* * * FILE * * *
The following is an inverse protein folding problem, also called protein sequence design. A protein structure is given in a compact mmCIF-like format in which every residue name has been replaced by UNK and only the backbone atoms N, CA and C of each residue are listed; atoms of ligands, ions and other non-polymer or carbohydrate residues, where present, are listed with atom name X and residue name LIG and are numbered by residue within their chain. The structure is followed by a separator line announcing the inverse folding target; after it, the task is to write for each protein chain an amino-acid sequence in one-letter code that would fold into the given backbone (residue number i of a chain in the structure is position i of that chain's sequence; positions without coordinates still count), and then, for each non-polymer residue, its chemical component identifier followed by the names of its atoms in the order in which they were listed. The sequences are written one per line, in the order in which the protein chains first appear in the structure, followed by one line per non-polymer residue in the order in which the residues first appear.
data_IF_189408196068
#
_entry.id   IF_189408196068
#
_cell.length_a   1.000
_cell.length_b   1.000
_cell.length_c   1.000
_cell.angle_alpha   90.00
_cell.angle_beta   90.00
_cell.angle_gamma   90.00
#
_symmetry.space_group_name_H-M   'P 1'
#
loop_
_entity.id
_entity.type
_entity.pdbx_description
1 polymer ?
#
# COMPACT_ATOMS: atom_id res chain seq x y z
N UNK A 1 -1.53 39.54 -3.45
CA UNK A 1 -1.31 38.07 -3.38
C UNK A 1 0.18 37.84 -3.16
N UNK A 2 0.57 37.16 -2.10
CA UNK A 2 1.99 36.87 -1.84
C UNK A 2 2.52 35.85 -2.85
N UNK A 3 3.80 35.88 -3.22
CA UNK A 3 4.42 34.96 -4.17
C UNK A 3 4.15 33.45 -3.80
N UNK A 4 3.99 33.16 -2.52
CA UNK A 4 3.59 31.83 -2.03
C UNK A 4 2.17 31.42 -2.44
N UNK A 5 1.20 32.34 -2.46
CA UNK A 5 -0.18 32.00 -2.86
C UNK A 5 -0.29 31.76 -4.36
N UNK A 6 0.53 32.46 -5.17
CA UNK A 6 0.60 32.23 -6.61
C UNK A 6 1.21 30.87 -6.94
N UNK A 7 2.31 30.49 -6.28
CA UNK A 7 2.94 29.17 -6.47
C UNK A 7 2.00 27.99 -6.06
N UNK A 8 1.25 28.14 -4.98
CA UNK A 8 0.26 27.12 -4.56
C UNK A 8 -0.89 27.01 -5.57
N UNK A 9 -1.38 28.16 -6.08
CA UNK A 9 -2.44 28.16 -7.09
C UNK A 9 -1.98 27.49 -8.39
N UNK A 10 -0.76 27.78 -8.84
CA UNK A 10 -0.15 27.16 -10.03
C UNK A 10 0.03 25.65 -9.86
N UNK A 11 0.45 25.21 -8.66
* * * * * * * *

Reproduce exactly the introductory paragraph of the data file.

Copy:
The following is an inverse protein folding problem, also called protein sequence design. A protein structure is given in a compact mmCIF-like format in which every residue name has been replaced by UNK and only the backbone atoms N, CA and C of each residue are listed; atoms of ligands, ions and other non-polymer or carbohydrate residues, where present, are listed with atom name X and residue name LIG and are numbered by residue within their chain. The structure is followed by a separator line announcing the inverse folding target; after it, the task is to write for each protein chain an amino-acid sequence in one-letter code that would fold into the given backbone (residue number i of a chain in the structure is position i of that chain's sequence; positions without coordinates still count), and then, for each non-polymer residue, its chemical component identifier followed by the names of its atoms in the order in which they were listed. The sequences are written one per line, in the order in which the protein chains first appear in the structure, followed by one line per non-polymer residue in the order in which the residues first appear.